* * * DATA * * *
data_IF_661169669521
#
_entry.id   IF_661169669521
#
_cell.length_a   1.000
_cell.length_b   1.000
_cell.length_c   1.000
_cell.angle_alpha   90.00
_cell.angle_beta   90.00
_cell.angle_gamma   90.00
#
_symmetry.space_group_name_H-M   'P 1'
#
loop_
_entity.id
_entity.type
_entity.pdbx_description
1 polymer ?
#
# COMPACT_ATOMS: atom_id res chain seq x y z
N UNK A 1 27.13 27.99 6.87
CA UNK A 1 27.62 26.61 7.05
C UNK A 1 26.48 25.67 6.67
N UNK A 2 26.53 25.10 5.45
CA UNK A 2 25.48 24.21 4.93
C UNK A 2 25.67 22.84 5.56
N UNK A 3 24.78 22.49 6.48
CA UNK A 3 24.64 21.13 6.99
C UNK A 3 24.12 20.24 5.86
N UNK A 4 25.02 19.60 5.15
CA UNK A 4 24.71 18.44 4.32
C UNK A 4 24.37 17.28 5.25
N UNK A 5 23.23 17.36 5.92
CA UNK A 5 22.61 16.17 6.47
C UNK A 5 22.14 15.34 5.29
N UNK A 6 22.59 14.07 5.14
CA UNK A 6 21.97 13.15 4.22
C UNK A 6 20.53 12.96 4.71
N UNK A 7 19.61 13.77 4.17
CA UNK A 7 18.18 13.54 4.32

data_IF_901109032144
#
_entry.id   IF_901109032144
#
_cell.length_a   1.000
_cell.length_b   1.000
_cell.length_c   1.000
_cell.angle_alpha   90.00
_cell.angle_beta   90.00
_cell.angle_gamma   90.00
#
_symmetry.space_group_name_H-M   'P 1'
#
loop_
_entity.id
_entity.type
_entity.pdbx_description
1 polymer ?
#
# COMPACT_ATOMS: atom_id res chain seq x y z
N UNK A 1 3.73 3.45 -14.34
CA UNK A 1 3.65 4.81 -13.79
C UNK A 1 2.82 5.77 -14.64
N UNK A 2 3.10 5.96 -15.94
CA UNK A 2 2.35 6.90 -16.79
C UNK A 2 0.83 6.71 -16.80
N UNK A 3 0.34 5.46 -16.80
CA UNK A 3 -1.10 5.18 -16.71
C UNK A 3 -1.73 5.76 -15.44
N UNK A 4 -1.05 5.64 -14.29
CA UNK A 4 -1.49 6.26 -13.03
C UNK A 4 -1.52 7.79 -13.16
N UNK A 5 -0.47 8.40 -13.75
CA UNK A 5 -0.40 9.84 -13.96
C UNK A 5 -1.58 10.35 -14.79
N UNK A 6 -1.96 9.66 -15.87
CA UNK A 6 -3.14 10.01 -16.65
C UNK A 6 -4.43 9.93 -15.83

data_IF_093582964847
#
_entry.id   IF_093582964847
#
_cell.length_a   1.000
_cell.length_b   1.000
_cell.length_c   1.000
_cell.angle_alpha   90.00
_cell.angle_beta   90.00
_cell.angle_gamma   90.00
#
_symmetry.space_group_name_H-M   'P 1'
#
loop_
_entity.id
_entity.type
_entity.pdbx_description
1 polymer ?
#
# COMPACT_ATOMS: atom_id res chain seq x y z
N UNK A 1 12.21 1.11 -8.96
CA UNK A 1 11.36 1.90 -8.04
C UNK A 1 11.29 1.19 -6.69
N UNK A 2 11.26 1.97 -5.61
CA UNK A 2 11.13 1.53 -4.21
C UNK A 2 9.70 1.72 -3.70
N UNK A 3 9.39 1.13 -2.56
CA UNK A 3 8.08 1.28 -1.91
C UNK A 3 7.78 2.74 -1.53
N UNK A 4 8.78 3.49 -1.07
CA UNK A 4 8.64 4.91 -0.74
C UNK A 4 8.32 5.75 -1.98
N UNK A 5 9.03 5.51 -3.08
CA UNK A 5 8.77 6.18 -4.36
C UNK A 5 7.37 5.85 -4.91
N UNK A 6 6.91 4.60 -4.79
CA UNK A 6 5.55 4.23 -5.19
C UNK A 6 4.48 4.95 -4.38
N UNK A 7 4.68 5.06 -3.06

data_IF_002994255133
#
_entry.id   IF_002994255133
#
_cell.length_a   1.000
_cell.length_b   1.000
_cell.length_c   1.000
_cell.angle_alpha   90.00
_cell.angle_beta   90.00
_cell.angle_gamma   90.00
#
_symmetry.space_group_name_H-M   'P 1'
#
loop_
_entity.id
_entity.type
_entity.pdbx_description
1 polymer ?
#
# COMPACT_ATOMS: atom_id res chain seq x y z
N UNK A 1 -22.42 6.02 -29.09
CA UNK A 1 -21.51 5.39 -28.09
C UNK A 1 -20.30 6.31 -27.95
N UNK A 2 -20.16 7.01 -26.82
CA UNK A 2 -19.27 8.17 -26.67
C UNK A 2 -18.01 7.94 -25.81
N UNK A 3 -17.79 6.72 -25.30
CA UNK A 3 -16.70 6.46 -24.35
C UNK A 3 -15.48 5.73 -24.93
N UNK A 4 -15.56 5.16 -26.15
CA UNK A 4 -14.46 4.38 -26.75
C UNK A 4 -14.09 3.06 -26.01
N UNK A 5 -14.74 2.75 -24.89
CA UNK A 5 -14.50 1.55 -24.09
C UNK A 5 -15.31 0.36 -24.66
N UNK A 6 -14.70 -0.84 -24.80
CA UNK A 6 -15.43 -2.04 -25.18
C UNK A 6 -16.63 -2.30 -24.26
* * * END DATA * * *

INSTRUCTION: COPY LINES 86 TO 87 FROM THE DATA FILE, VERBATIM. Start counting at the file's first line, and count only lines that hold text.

_cell.angle_alpha   90.00
_cell.angle_beta   90.00